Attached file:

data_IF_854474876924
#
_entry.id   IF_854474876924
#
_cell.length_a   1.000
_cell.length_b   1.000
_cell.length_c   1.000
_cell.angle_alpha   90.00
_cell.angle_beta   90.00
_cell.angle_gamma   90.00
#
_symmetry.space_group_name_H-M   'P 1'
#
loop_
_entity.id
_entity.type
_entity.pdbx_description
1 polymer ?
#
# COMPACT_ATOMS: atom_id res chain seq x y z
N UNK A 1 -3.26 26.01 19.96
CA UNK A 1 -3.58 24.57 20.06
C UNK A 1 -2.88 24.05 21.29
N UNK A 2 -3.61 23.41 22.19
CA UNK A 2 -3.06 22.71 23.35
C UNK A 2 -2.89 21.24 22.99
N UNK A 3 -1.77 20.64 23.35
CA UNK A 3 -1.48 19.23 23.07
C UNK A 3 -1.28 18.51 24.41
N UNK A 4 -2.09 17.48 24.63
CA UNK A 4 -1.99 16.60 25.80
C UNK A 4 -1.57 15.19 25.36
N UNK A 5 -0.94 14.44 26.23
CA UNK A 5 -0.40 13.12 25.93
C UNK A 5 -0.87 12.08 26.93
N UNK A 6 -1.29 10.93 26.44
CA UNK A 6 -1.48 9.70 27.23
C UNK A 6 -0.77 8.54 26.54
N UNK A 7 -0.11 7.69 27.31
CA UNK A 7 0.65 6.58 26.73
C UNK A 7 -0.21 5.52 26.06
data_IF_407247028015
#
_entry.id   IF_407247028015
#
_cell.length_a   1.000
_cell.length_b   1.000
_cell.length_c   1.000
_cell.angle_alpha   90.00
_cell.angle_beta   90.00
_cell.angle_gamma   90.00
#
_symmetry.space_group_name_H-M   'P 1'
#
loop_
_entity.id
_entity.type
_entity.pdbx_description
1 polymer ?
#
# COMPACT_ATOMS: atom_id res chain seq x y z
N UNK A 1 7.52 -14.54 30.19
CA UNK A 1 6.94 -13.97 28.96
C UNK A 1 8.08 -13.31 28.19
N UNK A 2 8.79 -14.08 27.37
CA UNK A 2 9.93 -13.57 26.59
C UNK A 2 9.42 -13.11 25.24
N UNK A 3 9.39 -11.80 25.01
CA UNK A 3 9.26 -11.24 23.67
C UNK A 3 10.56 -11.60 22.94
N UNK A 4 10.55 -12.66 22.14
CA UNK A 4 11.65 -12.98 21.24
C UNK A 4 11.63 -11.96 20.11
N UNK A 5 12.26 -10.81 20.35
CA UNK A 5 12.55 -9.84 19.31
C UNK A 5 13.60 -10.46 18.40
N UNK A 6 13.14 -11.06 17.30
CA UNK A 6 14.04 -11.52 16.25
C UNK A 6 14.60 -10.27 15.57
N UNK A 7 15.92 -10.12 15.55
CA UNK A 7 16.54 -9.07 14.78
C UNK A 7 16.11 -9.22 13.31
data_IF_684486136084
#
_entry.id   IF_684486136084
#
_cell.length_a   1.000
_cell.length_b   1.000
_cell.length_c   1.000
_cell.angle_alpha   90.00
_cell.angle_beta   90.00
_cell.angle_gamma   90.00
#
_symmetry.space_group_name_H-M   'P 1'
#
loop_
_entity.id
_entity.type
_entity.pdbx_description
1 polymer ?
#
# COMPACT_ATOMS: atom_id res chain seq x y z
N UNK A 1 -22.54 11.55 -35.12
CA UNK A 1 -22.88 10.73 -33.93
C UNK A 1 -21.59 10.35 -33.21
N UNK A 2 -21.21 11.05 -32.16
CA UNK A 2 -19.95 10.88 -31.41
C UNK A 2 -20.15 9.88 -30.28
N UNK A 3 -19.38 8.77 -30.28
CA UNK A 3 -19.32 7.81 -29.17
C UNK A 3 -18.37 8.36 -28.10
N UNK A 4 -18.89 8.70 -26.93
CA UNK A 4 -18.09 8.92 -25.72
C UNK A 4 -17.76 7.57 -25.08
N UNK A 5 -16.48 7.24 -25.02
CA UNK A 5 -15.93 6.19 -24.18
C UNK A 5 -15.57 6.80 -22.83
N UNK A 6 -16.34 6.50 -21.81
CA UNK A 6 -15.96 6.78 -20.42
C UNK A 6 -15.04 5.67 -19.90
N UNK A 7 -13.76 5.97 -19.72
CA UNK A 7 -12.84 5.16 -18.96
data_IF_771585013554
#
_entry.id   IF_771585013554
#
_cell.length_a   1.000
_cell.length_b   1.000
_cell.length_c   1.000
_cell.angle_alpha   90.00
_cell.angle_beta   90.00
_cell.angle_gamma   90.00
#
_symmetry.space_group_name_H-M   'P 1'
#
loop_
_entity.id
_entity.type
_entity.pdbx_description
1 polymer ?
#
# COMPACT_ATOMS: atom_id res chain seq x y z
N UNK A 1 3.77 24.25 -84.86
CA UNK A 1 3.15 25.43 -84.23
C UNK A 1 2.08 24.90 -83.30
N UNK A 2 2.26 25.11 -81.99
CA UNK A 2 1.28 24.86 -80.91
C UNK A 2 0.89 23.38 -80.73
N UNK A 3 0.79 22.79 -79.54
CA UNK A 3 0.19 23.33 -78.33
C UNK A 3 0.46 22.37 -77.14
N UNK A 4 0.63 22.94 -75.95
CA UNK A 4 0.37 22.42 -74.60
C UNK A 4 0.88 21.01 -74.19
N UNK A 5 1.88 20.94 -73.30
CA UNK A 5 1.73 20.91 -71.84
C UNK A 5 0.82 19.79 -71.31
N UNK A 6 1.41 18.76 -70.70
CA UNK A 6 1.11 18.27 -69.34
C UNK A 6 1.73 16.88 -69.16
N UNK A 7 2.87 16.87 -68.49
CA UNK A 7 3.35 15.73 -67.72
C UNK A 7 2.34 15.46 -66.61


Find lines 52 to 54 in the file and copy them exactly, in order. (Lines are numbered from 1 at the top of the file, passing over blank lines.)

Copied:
#
_symmetry.space_group_name_H-M   'P 1'
#